2. Understand that these couples - ie, virtually everyone that gets married - see their marriage as the 'crown upon the head' of their relationship - it is because of the quality of their relationship that they want to marry, not the other way around. Marriage isn't primarily creating something new, it is celebrating what already exists.
3. Admit that most of our morality surrounding marriage is historically to do with controlling conception, the possession of women, and inheritance of property. Take seriously the difference that first the legal changes to the status of women (from the nineteenth century), and more recently the widespread availability of safe contraception (coupled with the decrease in infant and maternal mortality) have had.
4. Recognise that perceptions, images and understandings of marriage are historically, geographically and socially context-bound and changeable. Take academic advice on this, and learn from it. I still shudder when I remember the fiasco the Church centrally made of Linda Woodhead's point that the arguments used against equal marriage were near-identical to those used against the Deceased Wife's Sister Bill. She was right. She quoted from Hansard. The church completely ignored her and simply denied what she was saying, in a way reminiscent of the 'alternative facts' debacle last week.
5. Stop talking about 'biblical marriage' and be honest about the mess that so many of the Biblical characters make of their marriages, the many different forms of relationship that that title is used for, and the variety of sexual moralities that the Bible reflects from its several thousand year history.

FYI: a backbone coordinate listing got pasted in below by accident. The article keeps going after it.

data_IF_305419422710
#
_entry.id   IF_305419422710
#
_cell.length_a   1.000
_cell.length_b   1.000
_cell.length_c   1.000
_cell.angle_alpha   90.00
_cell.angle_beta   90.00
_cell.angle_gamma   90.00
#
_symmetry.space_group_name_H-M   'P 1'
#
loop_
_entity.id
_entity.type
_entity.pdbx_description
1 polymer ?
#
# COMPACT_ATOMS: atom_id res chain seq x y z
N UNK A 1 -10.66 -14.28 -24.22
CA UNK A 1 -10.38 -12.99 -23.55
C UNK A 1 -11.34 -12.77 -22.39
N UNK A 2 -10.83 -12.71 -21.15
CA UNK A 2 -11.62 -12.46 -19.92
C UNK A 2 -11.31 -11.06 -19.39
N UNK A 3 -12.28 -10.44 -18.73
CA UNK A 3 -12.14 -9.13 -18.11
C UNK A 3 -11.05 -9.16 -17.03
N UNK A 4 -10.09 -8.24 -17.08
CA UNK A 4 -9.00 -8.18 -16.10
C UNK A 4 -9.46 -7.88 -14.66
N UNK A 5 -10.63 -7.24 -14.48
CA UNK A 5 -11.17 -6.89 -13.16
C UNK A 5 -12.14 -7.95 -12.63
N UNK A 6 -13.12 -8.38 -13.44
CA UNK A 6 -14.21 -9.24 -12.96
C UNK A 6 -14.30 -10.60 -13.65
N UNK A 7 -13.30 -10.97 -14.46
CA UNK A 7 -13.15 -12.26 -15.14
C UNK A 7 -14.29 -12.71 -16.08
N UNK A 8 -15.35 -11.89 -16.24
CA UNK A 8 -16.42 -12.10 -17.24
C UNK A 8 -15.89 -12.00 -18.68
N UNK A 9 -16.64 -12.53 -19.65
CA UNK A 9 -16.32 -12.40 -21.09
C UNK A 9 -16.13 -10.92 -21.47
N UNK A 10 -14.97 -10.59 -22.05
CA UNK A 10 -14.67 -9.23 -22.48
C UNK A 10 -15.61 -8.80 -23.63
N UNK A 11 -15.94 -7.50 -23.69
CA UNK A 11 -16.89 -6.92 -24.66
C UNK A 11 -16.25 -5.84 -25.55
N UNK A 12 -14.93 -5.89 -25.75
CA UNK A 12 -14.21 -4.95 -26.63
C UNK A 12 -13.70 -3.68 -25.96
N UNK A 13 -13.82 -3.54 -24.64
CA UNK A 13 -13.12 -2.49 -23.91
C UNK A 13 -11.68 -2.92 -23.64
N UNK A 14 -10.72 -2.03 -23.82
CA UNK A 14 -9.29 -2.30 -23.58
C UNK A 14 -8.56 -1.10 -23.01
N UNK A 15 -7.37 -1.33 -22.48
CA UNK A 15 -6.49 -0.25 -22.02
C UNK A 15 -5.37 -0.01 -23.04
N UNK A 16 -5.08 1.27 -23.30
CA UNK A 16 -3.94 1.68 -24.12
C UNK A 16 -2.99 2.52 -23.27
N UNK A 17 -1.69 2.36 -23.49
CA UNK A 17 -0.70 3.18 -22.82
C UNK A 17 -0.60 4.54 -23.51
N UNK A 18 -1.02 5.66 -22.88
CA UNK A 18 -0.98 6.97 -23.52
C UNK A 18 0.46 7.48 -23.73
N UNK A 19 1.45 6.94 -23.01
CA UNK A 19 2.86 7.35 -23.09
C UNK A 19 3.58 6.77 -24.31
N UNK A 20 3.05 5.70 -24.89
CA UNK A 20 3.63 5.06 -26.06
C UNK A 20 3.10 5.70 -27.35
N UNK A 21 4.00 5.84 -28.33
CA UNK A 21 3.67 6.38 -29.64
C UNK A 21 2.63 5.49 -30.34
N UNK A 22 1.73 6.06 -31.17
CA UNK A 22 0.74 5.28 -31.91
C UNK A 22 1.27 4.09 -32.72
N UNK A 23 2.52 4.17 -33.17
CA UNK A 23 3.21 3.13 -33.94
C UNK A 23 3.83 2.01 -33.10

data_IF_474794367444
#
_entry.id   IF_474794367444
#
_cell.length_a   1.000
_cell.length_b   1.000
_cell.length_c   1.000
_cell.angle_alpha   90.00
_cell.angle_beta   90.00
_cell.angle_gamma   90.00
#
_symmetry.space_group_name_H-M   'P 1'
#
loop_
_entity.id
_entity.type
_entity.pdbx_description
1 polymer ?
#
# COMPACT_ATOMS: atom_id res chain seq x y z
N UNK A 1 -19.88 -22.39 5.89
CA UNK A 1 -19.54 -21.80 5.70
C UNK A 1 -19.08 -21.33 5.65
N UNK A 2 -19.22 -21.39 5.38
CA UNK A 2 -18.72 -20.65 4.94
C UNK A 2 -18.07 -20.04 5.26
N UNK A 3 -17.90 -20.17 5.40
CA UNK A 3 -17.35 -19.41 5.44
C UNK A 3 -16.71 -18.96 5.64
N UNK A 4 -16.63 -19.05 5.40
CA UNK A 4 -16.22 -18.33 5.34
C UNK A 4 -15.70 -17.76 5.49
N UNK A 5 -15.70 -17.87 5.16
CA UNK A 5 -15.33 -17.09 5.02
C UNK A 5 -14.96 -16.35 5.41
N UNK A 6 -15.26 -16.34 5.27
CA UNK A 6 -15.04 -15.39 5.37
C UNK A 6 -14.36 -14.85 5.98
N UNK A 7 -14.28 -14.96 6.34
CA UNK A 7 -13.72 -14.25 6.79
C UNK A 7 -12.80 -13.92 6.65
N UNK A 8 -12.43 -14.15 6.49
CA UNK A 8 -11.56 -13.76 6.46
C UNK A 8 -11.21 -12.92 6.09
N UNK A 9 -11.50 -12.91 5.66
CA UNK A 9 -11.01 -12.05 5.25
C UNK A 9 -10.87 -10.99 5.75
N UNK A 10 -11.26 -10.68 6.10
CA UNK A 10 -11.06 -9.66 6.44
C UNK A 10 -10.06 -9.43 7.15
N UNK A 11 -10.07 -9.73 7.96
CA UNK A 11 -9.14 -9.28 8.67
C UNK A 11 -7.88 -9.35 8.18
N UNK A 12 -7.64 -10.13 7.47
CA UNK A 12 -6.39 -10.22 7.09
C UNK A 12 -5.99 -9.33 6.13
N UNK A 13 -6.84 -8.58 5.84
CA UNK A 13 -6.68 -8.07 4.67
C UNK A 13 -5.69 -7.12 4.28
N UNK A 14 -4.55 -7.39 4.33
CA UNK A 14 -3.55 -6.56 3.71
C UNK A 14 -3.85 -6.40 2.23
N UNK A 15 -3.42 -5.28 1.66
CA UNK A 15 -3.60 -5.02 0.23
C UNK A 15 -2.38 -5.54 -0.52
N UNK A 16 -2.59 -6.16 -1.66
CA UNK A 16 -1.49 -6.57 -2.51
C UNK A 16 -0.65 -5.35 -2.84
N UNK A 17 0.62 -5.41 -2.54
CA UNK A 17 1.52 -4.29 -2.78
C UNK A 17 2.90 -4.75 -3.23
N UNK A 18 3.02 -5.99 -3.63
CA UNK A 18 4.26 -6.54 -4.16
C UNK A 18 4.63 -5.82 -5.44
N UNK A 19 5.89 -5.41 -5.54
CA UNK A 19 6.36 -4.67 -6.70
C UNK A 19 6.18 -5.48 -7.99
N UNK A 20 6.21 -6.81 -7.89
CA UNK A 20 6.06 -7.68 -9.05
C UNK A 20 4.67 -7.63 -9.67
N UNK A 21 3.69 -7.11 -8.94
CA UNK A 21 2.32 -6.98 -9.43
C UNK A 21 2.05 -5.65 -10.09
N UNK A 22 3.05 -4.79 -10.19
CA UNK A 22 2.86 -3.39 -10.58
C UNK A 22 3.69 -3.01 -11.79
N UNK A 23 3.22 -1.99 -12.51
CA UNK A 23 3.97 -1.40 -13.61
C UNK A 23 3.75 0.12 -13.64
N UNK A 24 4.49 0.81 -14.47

6. Then you can start talking about when sex IS sinful. At the moment, the mantra of 'sex is bad unless in a heterosexual marriage' is stopping us saying or being heard to say anything constructive about the full spectrum of sexual abuse, addiction, degrees of and uses of porn, marital rape/coercion, what happens when sex dies off but one of you still wants it, viagra, etc, etc, etc. The only decent thing written on this recently was the preamble to the Pilling report by Jessica Martin, but that was largely buried due to being attached to Pilling.
7. Be very, very careful about what you say about gender. There
has been a worrying tendency in recent years for statements about equal
marriage or same sex relationships to parrot the line 'one man and one
woman', and go on to emphasis that this is about complementarity or some
such post-hoc justification, without (at least, I hope it wasn't
deliberate) thinking about what statements about men and women and
gender relations are being accidentally made in the heat of trying to
fend off the same sex 'issue'. The two are linked - and they are linked
because of this.
8.Take love seriously. 1 Corinthians 13 describes it as being even greater than faith - an amazing claim. Let's discuss this more. Frame discussion of human relationships in terms of them being mirrors in which we see something of God's love for us reflected.
9. Take forgiveness seriously. Christ died for us while we were still sinners - stop colluding with a 'conservative' view that we need to be perfect to be acceptable.
10. And finally, for goodness sake, start taking the Bible more seriously - or using it more intelligently. Some of the discussion of the Bible that I heard at Synod last July appalled me in its literalism and ineptness of exegesis. Talk of marriage as a 'creation ordinance' 'because it says so in Genesis' is no more valid than seven-day Creationism. The Bible is an extraordinary collection of sacred writings, and we need to take seriously the variety of genre, historical period, context and aim of each piece in aiming to understand its meaning for us. The Church seems to have gone backwards in understanding this in the 20 years that I've been a Christian - show some leadership here, bishops!